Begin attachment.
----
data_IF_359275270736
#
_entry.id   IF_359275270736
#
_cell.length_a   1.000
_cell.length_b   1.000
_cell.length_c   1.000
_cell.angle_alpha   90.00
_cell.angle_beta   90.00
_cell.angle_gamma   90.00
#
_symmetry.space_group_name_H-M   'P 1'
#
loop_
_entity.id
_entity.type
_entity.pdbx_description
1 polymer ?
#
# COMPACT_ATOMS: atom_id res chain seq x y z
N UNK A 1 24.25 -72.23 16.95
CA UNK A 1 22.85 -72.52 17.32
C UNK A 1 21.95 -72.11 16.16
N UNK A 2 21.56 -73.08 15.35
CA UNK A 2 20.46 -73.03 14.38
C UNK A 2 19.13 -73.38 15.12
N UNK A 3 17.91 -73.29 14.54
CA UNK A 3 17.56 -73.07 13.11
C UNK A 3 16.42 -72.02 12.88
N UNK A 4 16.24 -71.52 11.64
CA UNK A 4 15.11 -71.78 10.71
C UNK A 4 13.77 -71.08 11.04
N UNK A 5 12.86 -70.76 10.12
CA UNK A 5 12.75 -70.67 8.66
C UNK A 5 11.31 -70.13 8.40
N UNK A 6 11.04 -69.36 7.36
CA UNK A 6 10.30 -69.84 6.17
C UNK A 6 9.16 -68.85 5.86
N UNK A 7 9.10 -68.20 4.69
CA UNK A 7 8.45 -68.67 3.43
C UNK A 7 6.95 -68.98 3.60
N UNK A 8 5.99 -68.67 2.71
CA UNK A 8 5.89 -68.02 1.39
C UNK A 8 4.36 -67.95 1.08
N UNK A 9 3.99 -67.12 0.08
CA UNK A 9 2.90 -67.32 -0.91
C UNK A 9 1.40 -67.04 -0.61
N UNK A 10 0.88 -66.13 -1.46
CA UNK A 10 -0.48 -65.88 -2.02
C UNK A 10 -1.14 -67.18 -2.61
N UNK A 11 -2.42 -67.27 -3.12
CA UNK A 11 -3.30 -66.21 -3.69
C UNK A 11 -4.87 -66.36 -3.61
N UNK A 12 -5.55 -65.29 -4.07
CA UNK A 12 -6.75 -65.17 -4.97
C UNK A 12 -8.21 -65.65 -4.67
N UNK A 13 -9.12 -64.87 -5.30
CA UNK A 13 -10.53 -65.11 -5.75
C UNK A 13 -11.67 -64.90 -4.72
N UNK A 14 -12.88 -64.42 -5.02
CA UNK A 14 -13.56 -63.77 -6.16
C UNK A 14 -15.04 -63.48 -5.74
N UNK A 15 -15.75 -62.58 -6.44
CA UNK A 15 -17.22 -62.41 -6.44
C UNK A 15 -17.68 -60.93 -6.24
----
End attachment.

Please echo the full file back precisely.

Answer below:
data_IF_359275270736
#
_entry.id   IF_359275270736
#
_cell.length_a   1.000
_cell.length_b   1.000
_cell.length_c   1.000
_cell.angle_alpha   90.00
_cell.angle_beta   90.00
_cell.angle_gamma   90.00
#
_symmetry.space_group_name_H-M   'P 1'
#
loop_
_entity.id
_entity.type
_entity.pdbx_description
1 polymer ?
#
# COMPACT_ATOMS: atom_id res chain seq x y z
N UNK A 1 24.25 -72.23 16.95
CA UNK A 1 22.85 -72.52 17.32
C UNK A 1 21.95 -72.11 16.16
N UNK A 2 21.56 -73.08 15.35
CA UNK A 2 20.46 -73.03 14.38
C UNK A 2 19.13 -73.38 15.12
N UNK A 3 17.91 -73.29 14.54
CA UNK A 3 17.56 -73.07 13.11
C UNK A 3 16.42 -72.02 12.88
N UNK A 4 16.24 -71.52 11.64
CA UNK A 4 15.11 -71.78 10.71
C UNK A 4 13.77 -71.08 11.04
N UNK A 5 12.86 -70.76 10.12
CA UNK A 5 12.75 -70.67 8.66
C UNK A 5 11.31 -70.13 8.40
N UNK A 6 11.04 -69.36 7.36
CA UNK A 6 10.30 -69.84 6.17
C UNK A 6 9.16 -68.85 5.86
N UNK A 7 9.10 -68.20 4.69
CA UNK A 7 8.45 -68.67 3.43
C UNK A 7 6.95 -68.98 3.60
N UNK A 8 5.99 -68.67 2.71
CA UNK A 8 5.89 -68.02 1.39
C UNK A 8 4.36 -67.95 1.08
N UNK A 9 3.99 -67.12 0.08
CA UNK A 9 2.90 -67.32 -0.91
C UNK A 9 1.40 -67.04 -0.61
N UNK A 10 0.88 -66.13 -1.46
CA UNK A 10 -0.48 -65.88 -2.02
C UNK A 10 -1.14 -67.18 -2.61
N UNK A 11 -2.42 -67.27 -3.12
CA UNK A 11 -3.30 -66.21 -3.69
C UNK A 11 -4.87 -66.36 -3.61
N UNK A 12 -5.55 -65.29 -4.07
CA UNK A 12 -6.75 -65.17 -4.97
C UNK A 12 -8.21 -65.65 -4.67
N UNK A 13 -9.12 -64.87 -5.30
CA UNK A 13 -10.53 -65.11 -5.75
C UNK A 13 -11.67 -64.90 -4.72
N UNK A 14 -12.88 -64.42 -5.02
CA UNK A 14 -13.56 -63.77 -6.16
C UNK A 14 -15.04 -63.48 -5.74
N UNK A 15 -15.75 -62.58 -6.44
CA UNK A 15 -17.22 -62.41 -6.44
C UNK A 15 -17.68 -60.93 -6.24